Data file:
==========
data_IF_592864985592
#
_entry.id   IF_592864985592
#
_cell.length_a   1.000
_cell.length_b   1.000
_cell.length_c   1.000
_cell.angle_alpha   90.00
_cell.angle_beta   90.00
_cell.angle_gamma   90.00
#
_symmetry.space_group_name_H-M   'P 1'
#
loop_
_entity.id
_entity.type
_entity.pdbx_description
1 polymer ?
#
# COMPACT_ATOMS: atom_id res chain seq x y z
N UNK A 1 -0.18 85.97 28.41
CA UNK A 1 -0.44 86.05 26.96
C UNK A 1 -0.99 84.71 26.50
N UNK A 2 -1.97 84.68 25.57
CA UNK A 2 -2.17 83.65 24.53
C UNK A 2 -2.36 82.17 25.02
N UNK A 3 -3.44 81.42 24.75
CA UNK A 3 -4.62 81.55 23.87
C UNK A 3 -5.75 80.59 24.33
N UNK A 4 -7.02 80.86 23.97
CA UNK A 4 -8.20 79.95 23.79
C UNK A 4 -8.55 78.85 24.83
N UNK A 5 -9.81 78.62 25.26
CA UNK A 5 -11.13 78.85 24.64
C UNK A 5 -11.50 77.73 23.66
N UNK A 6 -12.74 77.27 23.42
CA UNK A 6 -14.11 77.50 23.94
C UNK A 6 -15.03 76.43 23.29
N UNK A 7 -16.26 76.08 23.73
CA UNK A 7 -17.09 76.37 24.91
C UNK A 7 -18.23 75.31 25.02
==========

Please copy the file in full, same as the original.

data_IF_592864985592
#
_entry.id   IF_592864985592
#
_cell.length_a   1.000
_cell.length_b   1.000
_cell.length_c   1.000
_cell.angle_alpha   90.00
_cell.angle_beta   90.00
_cell.angle_gamma   90.00
#
_symmetry.space_group_name_H-M   'P 1'
#
loop_
_entity.id
_entity.type
_entity.pdbx_description
1 polymer ?
#
# COMPACT_ATOMS: atom_id res chain seq x y z
N UNK A 1 -0.18 85.97 28.41
CA UNK A 1 -0.44 86.05 26.96
C UNK A 1 -0.99 84.71 26.50
N UNK A 2 -1.97 84.68 25.57
CA UNK A 2 -2.17 83.65 24.53
C UNK A 2 -2.36 82.17 25.02
N UNK A 3 -3.44 81.42 24.75
CA UNK A 3 -4.62 81.55 23.87
C UNK A 3 -5.75 80.59 24.33
N UNK A 4 -7.02 80.86 23.97
CA UNK A 4 -8.20 79.95 23.79
C UNK A 4 -8.55 78.85 24.83
N UNK A 5 -9.81 78.62 25.26
CA UNK A 5 -11.13 78.85 24.64
C UNK A 5 -11.50 77.73 23.66
N UNK A 6 -12.74 77.27 23.42
CA UNK A 6 -14.11 77.50 23.94
C UNK A 6 -15.03 76.43 23.29
N UNK A 7 -16.26 76.08 23.73
CA UNK A 7 -17.09 76.37 24.91
C UNK A 7 -18.23 75.31 25.02